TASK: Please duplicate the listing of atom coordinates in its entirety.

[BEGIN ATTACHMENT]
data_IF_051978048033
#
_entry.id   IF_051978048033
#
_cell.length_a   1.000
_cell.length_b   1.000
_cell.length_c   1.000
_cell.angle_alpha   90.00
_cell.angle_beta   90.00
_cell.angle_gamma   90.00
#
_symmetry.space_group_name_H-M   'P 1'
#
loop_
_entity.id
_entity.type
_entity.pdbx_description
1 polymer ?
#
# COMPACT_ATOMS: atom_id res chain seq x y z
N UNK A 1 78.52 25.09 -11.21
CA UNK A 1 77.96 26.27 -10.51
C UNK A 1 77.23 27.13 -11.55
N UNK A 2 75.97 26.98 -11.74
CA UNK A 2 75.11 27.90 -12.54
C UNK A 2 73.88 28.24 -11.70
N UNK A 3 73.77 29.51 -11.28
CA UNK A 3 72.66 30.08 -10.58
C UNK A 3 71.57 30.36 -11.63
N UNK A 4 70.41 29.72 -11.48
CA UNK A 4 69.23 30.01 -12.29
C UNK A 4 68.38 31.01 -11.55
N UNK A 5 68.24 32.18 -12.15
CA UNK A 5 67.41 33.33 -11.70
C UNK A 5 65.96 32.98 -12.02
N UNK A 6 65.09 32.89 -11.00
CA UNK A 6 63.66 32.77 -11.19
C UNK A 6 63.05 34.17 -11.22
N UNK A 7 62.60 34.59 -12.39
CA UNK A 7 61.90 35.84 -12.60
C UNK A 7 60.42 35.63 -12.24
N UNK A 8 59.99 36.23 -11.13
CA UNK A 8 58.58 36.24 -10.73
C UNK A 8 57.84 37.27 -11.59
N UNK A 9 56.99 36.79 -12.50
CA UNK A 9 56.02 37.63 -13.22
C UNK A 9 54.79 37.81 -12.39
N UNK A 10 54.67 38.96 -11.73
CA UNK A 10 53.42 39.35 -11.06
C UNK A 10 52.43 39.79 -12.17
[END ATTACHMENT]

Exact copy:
data_IF_051978048033
#
_entry.id   IF_051978048033
#
_cell.length_a   1.000
_cell.length_b   1.000
_cell.length_c   1.000
_cell.angle_alpha   90.00
_cell.angle_beta   90.00
_cell.angle_gamma   90.00
#
_symmetry.space_group_name_H-M   'P 1'
#
loop_
_entity.id
_entity.type
_entity.pdbx_description
1 polymer ?
#
# COMPACT_ATOMS: atom_id res chain seq x y z
N UNK A 1 78.52 25.09 -11.21
CA UNK A 1 77.96 26.27 -10.51
C UNK A 1 77.23 27.13 -11.55
N UNK A 2 75.97 26.98 -11.74
CA UNK A 2 75.11 27.90 -12.54
C UNK A 2 73.88 28.24 -11.70
N UNK A 3 73.77 29.51 -11.28
CA UNK A 3 72.66 30.08 -10.58
C UNK A 3 71.57 30.36 -11.63
N UNK A 4 70.41 29.72 -11.48
CA UNK A 4 69.23 30.01 -12.29
C UNK A 4 68.38 31.01 -11.55
N UNK A 5 68.24 32.18 -12.15
CA UNK A 5 67.41 33.33 -11.70
C UNK A 5 65.96 32.98 -12.02
N UNK A 6 65.09 32.89 -11.00
CA UNK A 6 63.66 32.77 -11.19
C UNK A 6 63.05 34.17 -11.22
N UNK A 7 62.60 34.59 -12.39
CA UNK A 7 61.90 35.84 -12.60
C UNK A 7 60.42 35.63 -12.24
N UNK A 8 59.99 36.23 -11.13
CA UNK A 8 58.58 36.24 -10.73
C UNK A 8 57.84 37.27 -11.59
N UNK A 9 56.99 36.79 -12.50
CA UNK A 9 56.02 37.63 -13.22
C UNK A 9 54.79 37.81 -12.39
N UNK A 10 54.67 38.96 -11.73
CA UNK A 10 53.42 39.35 -11.06
C UNK A 10 52.43 39.79 -12.17